'The Folk Years'

New Compilation Marks the Intersection of Folk, Pop Music

'The Folk Years'

The Folk Years hide caption

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The Lovin' Spoonful

The Folk Years features several songs performed by The Lovin' Spoonful, including "Daydream" and "Did You Ever Have to Make Up Your Mind." Courtesy Michael Ochs Archive hide caption

itoggle caption Courtesy Michael Ochs Archive

Hear Samples from 'The Folk Years' (Time-Life)

audio icon 'Do You Believe in Magic' - The Lovin' Spoonful

audio icon 'In My Life' - Judy Collins

audio icon 'This Land is Your Land' - The Kingston Trio

audio icon 'Guantanamera' - Pete Seeger

audio icon 'The Times They Are A-Changin'' - The Byrds

audio icon 'Blue Water Line' - The Brothers Four
The Brothers Four

The set includes The Brothers Four's "Scarlet Ribbons." Courtesy Michael Ochs Archive hide caption

itoggle caption Courtesy Michael Ochs Archive

A new set from Time-Life celebrates the 1960s folk revival with a wide variety of songs, many of which wouldn't fit into today's definition of classic folk music. But then that was the idea. Starting in the late 1950s, popular musicians rediscovered traditional folk songs, in many cases updating the sound to fit the style of the day. The Folk Years, the new eight-CD collection of 120 songs captures that era, which was lovingly lampooned earlier this year in the Christopher Guest film, A Mighty Wind.

On Weekend Edition Saturday, NPR's Linda Wertheimer talks to John Sebastian of The Lovin' Spoonful and Bob Flick of The Brothers Four. Both groups are featured in the set.

"The Spoonful was already kind of a committed electric band," Sebastian says. "I didn't really consider myself as that much a part of the movement that was at the heart of the body of work that this Time-Life compilation represents." That's ironic considering that he's pitching the collection in the company's late-night TV commercials.

Flick jokes that The Brothers Four shocked the Newport Folk Festival crowd by performing in shorts. (Though the style of the new folk genre was more likely cardigan sweaters.) "We alienated lots of the coffeehouse people, but we were never part of the coffeehouse culture, nor did we ever work in the cotton fields or work in a mine — sorry."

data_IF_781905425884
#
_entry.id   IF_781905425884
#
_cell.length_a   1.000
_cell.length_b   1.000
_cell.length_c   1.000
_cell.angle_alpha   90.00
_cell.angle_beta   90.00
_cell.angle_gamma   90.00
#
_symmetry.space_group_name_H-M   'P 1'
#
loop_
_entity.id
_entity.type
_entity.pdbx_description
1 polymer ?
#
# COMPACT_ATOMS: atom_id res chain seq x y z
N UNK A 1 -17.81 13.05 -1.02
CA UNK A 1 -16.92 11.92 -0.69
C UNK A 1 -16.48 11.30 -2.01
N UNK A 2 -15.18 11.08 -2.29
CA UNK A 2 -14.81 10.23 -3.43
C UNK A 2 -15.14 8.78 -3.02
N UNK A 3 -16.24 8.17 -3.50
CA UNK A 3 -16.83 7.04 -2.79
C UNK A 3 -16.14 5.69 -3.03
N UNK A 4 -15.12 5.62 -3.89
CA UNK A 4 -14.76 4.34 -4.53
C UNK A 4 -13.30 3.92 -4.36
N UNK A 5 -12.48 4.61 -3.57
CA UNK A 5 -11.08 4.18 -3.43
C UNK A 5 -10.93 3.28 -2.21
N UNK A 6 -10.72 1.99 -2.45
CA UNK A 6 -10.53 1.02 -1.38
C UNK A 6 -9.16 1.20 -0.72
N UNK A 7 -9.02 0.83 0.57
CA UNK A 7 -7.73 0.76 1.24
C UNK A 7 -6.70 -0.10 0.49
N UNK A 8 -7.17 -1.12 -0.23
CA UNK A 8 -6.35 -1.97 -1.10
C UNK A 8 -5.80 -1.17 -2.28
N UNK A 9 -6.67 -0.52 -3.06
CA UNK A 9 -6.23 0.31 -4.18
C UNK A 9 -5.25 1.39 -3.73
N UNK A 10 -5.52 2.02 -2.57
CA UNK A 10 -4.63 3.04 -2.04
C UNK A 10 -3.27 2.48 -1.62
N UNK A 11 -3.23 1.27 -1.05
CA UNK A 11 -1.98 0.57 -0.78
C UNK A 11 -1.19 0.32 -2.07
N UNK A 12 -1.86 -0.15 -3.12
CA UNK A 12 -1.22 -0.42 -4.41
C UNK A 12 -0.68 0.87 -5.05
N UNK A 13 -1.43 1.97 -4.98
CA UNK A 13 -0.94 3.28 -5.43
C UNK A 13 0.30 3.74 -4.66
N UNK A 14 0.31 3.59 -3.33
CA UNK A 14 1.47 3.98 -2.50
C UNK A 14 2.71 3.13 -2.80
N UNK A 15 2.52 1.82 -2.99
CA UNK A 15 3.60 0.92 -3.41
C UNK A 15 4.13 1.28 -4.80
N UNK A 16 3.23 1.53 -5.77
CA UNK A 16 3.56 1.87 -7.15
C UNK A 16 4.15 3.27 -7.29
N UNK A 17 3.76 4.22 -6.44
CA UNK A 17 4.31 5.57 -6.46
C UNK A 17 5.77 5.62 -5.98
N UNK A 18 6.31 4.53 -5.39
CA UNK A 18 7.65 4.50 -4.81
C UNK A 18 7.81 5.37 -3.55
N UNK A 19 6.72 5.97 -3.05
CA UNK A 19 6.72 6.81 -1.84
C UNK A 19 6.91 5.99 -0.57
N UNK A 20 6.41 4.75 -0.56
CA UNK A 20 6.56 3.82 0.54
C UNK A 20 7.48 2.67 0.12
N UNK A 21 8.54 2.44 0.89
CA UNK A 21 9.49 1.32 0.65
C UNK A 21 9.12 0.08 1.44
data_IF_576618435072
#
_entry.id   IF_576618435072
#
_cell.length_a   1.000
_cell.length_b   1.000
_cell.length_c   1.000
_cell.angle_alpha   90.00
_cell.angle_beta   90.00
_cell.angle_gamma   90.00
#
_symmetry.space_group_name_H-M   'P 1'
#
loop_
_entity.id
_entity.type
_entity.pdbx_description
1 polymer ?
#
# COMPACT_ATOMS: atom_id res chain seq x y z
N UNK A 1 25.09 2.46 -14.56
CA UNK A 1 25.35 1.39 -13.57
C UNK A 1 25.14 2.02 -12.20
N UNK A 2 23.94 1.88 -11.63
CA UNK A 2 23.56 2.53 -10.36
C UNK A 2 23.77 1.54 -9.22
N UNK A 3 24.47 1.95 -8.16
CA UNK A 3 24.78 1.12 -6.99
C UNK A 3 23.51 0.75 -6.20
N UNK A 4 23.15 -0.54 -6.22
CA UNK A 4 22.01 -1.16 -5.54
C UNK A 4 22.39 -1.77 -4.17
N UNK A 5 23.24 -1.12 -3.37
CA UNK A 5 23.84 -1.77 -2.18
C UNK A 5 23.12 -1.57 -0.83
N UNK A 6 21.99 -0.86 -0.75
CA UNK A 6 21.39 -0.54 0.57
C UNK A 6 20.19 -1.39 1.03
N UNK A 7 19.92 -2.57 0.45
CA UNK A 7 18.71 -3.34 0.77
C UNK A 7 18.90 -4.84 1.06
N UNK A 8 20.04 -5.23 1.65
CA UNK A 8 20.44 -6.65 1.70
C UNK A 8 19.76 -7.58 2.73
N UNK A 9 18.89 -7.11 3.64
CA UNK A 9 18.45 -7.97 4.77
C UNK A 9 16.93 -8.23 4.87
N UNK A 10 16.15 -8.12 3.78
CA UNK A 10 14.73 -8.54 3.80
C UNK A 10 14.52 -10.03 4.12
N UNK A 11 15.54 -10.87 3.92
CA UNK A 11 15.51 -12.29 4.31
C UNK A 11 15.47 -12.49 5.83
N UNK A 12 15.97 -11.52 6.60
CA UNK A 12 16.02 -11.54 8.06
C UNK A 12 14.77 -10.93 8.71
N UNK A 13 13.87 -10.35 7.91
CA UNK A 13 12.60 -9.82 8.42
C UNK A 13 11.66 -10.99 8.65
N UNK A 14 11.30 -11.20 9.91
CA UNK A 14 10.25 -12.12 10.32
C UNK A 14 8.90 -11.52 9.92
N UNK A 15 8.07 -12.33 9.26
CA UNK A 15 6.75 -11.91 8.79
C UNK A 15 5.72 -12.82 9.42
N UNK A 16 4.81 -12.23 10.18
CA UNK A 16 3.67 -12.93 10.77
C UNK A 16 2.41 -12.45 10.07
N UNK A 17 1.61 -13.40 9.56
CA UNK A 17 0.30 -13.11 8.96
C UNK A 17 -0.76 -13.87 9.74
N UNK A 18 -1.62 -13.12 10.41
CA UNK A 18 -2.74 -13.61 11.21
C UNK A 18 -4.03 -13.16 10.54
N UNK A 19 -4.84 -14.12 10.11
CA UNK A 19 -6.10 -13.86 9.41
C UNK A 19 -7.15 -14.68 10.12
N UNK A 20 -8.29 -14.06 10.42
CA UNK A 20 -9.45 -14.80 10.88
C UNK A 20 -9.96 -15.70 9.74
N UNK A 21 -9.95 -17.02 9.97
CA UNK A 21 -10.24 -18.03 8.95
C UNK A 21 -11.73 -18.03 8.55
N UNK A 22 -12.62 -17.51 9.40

But Flick says the music "really bridges the gap... and the time between our first interpretations [of the Library of Congress's seminal recordings by John and Alan Lomax] where we all got this music. Then suddenly emerged people who decided they could express themselves and write original material within this framework."

The set includes a diverse group of performers:

» The Kingston Trio's 1959 hit, "A Worried Man," which was based on "Worried Man Blues," recorded three decades earlier by country music legends the Carter Family.

» "Dominique," the 1963 international hit by the Singing Nun (Sister Luc-Gabrielle of Belgium's Fichermont Convent).

» Dion's 1966 rendition of Tim Harden's "If I Were a Carpenter."

» "Georgy Girl," the 1966 title song of the film starring Lynn Redgrave. It was performed by The Seekers, an Australian group.

» What would a folk set be without Bob Dylan? His recording of the love song "Boots of Spanish Leather" is here. But the collection also includes The Byrds' 1965 version of "Mr. Tambourine Man" and "It Ain't Me Babe," covered that same year by The Turtles.

» Harry Belafonte, considered "Banana Boat (Day-O)" a "throwaway" filler. But when a folk trio called the Tarriers had a minor hit with the tune, RCA released Belafonte's version, which became a classic.

» Jose Feliciano's version of the Doors' "Light My Fire" gave mainstream success to the singer, who had previously recorded mostly in Spanish.

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